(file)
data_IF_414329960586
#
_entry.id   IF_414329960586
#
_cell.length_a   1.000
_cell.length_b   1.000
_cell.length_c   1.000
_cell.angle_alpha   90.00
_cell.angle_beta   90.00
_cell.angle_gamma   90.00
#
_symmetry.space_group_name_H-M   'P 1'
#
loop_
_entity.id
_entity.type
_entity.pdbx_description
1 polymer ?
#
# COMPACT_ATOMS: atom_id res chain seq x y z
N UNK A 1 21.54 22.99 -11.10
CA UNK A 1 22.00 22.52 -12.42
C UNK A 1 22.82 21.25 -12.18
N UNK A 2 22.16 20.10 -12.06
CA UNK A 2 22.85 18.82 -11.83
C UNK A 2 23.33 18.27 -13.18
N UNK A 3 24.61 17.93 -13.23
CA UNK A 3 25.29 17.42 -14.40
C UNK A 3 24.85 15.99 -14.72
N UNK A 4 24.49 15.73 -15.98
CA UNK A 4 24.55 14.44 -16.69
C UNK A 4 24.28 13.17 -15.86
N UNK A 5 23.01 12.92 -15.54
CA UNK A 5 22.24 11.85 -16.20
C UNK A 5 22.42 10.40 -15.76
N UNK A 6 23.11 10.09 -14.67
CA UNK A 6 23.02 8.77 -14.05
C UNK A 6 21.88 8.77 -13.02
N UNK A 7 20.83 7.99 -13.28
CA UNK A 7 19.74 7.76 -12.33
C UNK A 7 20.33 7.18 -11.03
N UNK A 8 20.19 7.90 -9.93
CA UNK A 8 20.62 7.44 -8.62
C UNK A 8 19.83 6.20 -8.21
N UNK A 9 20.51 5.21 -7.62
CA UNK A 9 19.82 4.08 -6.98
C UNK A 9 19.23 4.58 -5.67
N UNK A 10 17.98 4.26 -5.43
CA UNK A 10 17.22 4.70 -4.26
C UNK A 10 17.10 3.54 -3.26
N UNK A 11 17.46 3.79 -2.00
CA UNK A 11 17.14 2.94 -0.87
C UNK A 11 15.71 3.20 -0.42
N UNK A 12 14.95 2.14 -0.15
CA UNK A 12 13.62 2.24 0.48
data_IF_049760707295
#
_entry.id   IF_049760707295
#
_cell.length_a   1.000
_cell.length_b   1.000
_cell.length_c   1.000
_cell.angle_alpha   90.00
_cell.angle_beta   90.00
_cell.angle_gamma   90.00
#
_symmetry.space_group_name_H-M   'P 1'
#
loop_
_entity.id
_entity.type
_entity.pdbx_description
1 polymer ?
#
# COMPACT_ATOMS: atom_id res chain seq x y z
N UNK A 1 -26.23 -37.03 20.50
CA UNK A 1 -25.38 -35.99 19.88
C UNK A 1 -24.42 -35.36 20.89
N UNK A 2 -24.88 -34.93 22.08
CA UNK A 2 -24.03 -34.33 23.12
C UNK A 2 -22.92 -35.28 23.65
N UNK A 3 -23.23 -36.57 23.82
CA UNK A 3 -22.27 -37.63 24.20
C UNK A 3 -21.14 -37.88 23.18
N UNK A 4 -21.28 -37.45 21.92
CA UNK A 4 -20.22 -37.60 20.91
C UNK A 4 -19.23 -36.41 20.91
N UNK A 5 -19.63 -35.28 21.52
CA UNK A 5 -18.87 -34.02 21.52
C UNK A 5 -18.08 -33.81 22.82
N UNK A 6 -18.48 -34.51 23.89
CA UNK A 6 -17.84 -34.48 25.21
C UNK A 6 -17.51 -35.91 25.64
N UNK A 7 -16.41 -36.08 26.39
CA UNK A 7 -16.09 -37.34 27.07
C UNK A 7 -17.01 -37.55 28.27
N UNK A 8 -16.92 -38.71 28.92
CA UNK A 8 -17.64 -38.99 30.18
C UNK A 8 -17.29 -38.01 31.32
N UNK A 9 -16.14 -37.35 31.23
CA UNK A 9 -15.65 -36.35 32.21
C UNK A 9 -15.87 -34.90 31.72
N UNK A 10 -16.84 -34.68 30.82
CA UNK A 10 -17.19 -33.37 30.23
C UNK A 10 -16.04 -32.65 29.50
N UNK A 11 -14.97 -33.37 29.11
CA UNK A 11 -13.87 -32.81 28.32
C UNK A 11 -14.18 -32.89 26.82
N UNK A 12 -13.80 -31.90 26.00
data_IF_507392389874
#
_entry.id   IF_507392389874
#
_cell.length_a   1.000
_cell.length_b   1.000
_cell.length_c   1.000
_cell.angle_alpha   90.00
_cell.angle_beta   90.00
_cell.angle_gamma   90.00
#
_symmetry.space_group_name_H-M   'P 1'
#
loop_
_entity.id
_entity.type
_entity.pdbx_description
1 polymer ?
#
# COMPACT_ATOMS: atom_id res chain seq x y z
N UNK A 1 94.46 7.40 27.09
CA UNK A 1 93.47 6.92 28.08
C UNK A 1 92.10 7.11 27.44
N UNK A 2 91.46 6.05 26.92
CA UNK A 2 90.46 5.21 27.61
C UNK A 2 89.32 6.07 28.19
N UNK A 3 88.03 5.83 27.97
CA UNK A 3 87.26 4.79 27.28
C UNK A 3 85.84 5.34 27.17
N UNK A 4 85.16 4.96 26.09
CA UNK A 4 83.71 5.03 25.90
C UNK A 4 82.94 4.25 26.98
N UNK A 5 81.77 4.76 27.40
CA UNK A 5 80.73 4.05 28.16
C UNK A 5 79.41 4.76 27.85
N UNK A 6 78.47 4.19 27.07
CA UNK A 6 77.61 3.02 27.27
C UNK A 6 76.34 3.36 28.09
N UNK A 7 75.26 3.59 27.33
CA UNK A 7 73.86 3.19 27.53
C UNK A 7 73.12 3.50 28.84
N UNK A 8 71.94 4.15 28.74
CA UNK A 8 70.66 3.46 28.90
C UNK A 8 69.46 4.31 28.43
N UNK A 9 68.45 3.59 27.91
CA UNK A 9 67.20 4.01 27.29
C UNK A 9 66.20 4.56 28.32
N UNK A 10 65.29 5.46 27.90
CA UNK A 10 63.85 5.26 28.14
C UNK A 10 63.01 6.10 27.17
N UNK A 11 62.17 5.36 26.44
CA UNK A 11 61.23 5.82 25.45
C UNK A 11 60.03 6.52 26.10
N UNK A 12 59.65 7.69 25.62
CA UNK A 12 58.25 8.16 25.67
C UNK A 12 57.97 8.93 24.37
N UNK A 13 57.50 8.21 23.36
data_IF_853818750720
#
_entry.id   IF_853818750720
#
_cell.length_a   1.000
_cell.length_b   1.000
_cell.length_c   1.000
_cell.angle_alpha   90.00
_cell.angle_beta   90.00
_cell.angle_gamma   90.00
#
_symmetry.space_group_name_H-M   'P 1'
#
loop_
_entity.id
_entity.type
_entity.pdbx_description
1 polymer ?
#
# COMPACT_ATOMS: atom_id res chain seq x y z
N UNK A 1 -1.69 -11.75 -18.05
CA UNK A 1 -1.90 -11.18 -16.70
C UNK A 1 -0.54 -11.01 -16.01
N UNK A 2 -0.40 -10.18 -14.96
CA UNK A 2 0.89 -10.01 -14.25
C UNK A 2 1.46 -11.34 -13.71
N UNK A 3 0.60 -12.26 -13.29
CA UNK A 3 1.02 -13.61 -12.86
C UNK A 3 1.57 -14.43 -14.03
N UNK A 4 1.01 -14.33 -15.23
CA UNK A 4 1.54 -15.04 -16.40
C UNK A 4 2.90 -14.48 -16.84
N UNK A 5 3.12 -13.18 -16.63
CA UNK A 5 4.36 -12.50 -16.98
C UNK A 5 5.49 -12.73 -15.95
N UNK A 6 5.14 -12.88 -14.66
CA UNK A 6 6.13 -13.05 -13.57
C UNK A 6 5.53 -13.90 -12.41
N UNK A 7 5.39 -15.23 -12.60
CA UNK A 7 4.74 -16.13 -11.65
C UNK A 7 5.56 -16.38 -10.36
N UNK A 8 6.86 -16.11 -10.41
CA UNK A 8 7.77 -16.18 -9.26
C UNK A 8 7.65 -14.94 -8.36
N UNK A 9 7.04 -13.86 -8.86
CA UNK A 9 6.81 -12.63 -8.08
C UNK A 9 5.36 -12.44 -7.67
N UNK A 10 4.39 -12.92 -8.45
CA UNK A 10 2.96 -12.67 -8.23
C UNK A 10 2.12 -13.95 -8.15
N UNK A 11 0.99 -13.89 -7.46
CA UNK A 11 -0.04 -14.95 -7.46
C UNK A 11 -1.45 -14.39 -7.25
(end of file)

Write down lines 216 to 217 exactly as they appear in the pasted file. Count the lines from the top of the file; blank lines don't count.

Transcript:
C UNK A 10 2.12 -13.95 -8.15
N UNK A 11 0.99 -13.89 -7.46